Lucy Burns spent more time in prison than nearly any suffragist in U.S. history. Arrested four times, she served two sentences at the Occoquan Workhouse in Lorton, Virginia, for her activism. At “Lorton,” she endured unsanitary living conditions; spoiled, insect-infested food; and physical and emotional abuse.
She was among the 32 women brutalized there during the aptly-named “Night of Terror,” Nov. 14, 1917. On that night, Burns was beaten, chained to the bars of her jail cell with her hands positioned over her head, and left that way overnight. The next day, she and some of the other suffragists refused to eat and were subsequently force-fed through their noses. Bad press detailing their deplorable treatment at the prison helped shift public sentiment toward the suffragists’ cause, and ultimately pressured President Woodrow Wilson to support women’s enfranchisement.
The women’s suffrage movement lasted nearly a century. Since then, a few women have remained household names, such as Elizabeth Cady Stanton, Susan B. Anthony, Ida B. Wells and Alice Paul. Burns’ name, however, is not as well-known today, even though she and Paul co-founded the National Woman’s Party. But thanks to the efforts of Laura Adams McKie, AB ’58, and other dedicated volunteers, that may be changing.
On Jan. 25, 2020, during the 100-year anniversary of the ratification of the 19th Amendment, a museum named after Lucy Burns opened on the campus of the Workhouse Arts Center. It is the site of the former Women’s Workhouse (later the D.C. Correctional Facility at Lorton), yet today is a haven for artists. The new museum, which contains original jail cells, details 91 years of prison history (1910–2001) and showcases the suffragists who were imprisoned there.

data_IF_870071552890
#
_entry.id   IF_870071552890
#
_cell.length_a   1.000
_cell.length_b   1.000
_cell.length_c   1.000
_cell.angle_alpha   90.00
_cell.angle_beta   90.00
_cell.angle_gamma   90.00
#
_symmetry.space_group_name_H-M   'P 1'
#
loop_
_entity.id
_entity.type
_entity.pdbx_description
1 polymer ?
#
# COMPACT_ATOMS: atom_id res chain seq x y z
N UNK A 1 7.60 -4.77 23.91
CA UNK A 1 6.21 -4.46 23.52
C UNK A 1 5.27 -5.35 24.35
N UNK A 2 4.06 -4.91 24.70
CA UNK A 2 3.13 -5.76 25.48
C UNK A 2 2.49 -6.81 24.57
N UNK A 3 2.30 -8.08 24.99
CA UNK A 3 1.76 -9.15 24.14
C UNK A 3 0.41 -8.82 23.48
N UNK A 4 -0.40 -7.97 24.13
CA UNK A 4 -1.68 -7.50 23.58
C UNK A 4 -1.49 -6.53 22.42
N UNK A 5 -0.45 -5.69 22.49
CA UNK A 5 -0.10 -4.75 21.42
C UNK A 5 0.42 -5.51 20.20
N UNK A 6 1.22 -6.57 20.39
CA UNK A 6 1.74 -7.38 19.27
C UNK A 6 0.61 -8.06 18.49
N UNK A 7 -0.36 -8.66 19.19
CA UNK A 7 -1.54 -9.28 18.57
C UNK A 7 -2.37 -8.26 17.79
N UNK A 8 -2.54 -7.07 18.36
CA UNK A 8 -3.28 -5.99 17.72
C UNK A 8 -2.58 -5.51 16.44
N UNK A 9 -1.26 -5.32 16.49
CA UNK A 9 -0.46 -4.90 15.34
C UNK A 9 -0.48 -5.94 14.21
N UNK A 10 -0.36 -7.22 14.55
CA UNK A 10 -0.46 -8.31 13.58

McKie, who serves as volunteer director, was pivotal to the museum’s realization. A few years after retiring as director of education from the Smithsonian Institution’s National Museum of Natural History, McKie ran into a former colleague at a grocery store. The chance encounter led to her receiving an invitation to sit on the board of the Workhouse Arts Center, one of the largest adaptive reuse projects in the country. Having 30 years of experience at the Smithsonian made her an ideal candidate to lead the Workhouse’s efforts to build a museum.
While at the natural history museum, McKie had managed many facilities, including the Discovery Room, the Naturalist Center, the Insect Zoo and the Marine Ecosystem exhibit. She supervised a team of 25 professionals who produced educational materials for families, teachers and students, and developed guides for permanent and temporary exhibits and large format films. She served as the accessibility coordinator for the entire museum and managed the development of fully accessible audio tours. Her department also supervised 300 volunteer docents annually.
Yet moving from directing one department with a defined set of objectives to building an entire museum, especially one with very limited resources, was a major challenge. But it was one McKie welcomed.
“When I retired, I couldn’t quit learning. It’s not in my nature,” says McKie, who studied cultural anthropology at Washington University and Radcliffe College, receiving a master’s degree from Harvard University.
“I knew nothing about the evolution of prisons or the whole suffrage story,” she says. “Of course, I jumped in feet first, as I always do, and swam in all directions.”